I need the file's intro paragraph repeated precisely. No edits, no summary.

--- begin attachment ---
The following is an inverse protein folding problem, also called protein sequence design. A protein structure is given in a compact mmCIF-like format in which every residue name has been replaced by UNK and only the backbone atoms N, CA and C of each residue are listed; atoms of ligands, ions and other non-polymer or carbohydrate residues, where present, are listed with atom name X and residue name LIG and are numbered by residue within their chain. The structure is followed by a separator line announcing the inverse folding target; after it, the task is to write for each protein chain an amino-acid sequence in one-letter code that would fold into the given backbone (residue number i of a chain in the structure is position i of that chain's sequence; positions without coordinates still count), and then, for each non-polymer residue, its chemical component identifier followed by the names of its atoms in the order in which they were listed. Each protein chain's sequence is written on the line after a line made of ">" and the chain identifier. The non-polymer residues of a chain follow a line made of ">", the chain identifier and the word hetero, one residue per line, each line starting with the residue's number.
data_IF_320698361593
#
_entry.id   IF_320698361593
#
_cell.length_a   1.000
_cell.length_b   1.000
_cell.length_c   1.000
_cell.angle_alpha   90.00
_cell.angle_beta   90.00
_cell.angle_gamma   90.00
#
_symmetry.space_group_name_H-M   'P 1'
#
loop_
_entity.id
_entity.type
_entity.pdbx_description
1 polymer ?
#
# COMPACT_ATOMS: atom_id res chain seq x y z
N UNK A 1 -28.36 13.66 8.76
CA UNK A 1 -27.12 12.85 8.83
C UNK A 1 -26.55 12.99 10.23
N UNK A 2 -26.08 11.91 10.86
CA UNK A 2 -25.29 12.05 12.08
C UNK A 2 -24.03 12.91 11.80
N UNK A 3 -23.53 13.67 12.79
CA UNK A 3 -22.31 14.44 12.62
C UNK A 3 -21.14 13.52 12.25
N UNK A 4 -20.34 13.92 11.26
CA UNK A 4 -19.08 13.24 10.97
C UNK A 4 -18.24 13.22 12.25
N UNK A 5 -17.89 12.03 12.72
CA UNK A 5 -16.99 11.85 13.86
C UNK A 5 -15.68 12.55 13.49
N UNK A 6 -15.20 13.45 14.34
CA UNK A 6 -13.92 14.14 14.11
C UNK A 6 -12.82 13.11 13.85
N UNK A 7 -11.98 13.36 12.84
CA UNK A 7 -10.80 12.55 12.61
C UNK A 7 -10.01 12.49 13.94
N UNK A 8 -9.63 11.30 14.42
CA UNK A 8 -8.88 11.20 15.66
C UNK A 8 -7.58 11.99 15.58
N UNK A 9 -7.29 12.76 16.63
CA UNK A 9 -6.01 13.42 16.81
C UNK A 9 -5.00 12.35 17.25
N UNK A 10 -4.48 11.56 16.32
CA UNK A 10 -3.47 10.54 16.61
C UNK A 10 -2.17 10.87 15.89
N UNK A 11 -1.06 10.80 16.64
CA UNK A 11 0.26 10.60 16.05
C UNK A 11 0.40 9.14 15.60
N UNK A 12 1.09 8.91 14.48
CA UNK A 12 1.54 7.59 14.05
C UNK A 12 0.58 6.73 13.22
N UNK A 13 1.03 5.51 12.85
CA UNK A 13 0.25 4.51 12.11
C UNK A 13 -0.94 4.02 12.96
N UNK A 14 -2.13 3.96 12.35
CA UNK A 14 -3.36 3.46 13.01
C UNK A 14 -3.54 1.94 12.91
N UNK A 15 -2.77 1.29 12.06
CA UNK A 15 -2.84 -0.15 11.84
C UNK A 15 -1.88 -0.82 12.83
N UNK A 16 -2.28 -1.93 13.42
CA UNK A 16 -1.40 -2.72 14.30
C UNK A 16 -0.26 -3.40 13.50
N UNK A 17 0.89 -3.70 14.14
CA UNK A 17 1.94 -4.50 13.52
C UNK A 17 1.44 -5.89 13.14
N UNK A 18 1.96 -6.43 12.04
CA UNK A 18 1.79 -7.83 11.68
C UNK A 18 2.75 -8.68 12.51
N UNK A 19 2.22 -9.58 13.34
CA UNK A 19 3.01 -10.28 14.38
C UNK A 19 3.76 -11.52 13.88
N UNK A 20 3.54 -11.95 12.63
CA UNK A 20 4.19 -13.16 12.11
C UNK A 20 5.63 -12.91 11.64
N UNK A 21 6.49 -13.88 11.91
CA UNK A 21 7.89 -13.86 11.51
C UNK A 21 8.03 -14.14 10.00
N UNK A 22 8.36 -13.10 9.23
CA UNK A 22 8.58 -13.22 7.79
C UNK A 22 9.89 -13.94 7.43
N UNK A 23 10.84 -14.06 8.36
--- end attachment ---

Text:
The following is an inverse protein folding problem, also called protein sequence design. A protein structure is given in a compact mmCIF-like format in which every residue name has been replaced by UNK and only the backbone atoms N, CA and C of each residue are listed; atoms of ligands, ions and other non-polymer or carbohydrate residues, where present, are listed with atom name X and residue name LIG and are numbered by residue within their chain. The structure is followed by a separator line announcing the inverse folding target; after it, the task is to write for each protein chain an amino-acid sequence in one-letter code that would fold into the given backbone (residue number i of a chain in the structure is position i of that chain's sequence; positions without coordinates still count), and then, for each non-polymer residue, its chemical component identifier followed by the names of its atoms in the order in which they were listed. Each protein chain's sequence is written on the line after a line made of ">" and the chain identifier. The non-polymer residues of a chain follow a line made of ">", the chain identifier and the word hetero, one residue per line, each line starting with the residue's number.